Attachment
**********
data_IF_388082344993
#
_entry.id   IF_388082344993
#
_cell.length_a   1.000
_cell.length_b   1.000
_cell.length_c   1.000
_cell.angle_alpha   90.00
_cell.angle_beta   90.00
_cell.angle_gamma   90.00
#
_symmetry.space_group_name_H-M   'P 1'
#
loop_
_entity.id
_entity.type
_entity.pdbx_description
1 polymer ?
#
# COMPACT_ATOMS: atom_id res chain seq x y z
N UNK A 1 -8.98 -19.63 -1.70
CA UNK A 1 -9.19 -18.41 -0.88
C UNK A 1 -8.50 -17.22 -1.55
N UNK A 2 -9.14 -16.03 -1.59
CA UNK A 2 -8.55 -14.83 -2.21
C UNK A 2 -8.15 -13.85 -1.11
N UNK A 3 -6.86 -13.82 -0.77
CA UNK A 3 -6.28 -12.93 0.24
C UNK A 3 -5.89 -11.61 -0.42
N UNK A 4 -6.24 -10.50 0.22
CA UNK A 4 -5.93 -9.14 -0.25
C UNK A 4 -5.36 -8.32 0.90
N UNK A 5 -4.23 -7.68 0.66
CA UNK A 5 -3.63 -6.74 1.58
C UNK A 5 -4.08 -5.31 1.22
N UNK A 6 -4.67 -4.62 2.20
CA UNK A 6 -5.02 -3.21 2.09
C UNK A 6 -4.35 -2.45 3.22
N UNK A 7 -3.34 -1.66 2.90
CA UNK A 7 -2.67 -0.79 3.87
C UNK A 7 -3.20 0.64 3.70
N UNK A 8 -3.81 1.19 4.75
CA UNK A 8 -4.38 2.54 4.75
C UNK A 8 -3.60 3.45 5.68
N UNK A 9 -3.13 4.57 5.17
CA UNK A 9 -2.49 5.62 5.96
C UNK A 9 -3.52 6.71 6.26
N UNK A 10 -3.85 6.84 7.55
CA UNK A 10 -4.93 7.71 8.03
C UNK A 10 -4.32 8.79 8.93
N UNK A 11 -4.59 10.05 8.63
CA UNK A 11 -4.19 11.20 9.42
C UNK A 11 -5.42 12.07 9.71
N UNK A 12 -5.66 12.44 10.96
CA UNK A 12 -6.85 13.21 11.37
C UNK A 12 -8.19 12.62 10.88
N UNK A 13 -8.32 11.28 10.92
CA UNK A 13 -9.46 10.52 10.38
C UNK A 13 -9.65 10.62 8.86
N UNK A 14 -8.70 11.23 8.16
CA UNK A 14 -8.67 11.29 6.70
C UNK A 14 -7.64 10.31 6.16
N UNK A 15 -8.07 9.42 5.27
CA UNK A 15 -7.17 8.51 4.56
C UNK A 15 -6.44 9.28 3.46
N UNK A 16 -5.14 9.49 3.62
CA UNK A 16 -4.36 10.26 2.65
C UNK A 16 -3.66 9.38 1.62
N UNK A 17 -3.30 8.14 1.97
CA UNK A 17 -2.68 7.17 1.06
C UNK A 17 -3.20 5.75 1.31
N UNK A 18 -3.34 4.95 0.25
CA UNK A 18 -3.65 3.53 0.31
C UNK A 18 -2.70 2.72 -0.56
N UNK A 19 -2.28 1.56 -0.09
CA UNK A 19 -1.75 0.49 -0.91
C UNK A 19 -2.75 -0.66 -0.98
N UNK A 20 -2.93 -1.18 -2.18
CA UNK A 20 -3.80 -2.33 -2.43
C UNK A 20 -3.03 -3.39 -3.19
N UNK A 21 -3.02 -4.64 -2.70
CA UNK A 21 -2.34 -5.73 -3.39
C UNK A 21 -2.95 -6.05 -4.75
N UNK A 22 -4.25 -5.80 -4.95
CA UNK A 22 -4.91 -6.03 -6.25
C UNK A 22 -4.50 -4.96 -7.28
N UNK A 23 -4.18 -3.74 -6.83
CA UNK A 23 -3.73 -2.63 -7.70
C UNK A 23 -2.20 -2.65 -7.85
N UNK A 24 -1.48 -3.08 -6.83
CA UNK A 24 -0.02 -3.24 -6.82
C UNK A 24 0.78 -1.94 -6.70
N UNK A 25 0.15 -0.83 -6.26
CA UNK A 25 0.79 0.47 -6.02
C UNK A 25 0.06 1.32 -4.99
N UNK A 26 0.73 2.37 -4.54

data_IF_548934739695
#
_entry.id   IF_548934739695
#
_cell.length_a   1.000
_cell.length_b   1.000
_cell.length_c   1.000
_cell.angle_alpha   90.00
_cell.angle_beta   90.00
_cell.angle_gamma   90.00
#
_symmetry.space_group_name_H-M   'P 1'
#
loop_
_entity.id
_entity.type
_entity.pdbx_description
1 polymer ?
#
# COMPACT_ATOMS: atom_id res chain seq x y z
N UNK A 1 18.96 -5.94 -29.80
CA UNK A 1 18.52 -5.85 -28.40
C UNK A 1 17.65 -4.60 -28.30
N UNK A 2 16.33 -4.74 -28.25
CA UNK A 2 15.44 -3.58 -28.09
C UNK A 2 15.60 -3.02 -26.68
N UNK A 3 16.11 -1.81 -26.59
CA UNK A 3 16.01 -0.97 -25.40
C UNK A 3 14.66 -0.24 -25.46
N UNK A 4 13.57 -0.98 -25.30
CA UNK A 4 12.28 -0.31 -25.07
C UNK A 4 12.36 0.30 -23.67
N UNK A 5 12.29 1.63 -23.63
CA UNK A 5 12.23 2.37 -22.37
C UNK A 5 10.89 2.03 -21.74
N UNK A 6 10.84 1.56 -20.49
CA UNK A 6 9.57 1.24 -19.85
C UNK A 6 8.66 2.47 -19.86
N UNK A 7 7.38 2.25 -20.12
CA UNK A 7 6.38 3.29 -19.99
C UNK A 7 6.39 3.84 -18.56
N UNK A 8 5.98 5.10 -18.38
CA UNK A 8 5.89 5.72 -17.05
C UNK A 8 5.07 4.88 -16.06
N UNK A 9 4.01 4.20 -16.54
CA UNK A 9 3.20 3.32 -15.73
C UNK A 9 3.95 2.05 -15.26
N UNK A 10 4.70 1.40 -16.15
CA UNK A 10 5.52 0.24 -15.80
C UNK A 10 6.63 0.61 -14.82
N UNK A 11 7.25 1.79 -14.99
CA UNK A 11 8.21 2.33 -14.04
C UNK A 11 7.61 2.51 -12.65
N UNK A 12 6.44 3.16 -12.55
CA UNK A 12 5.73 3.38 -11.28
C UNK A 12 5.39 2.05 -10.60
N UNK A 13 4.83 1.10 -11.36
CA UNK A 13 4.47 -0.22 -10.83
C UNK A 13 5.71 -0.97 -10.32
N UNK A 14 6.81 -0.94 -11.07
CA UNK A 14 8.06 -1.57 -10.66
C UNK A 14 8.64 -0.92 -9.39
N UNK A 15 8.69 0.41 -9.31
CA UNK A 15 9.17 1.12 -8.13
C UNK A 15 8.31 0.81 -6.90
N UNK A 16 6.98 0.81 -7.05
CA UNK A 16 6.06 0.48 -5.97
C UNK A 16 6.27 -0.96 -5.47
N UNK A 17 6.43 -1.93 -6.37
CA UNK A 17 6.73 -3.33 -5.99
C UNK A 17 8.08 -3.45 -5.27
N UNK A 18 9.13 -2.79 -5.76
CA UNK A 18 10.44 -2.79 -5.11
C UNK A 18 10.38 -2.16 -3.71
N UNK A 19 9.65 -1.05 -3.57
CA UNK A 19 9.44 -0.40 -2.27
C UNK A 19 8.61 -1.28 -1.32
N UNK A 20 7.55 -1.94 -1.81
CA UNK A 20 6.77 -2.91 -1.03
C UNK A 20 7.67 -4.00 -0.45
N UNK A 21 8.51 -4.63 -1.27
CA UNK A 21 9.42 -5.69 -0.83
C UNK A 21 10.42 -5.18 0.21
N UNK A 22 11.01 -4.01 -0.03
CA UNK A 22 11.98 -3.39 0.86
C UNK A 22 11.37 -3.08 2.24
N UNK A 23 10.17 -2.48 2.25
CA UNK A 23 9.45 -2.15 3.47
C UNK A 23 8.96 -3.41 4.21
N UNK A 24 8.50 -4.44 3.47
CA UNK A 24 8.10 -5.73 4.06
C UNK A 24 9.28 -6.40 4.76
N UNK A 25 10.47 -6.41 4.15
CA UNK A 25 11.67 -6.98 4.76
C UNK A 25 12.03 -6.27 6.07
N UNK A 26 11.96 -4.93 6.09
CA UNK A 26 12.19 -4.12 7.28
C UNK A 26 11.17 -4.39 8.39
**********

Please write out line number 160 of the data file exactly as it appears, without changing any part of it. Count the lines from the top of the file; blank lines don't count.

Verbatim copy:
CA UNK A 15 9.17 1.12 -8.13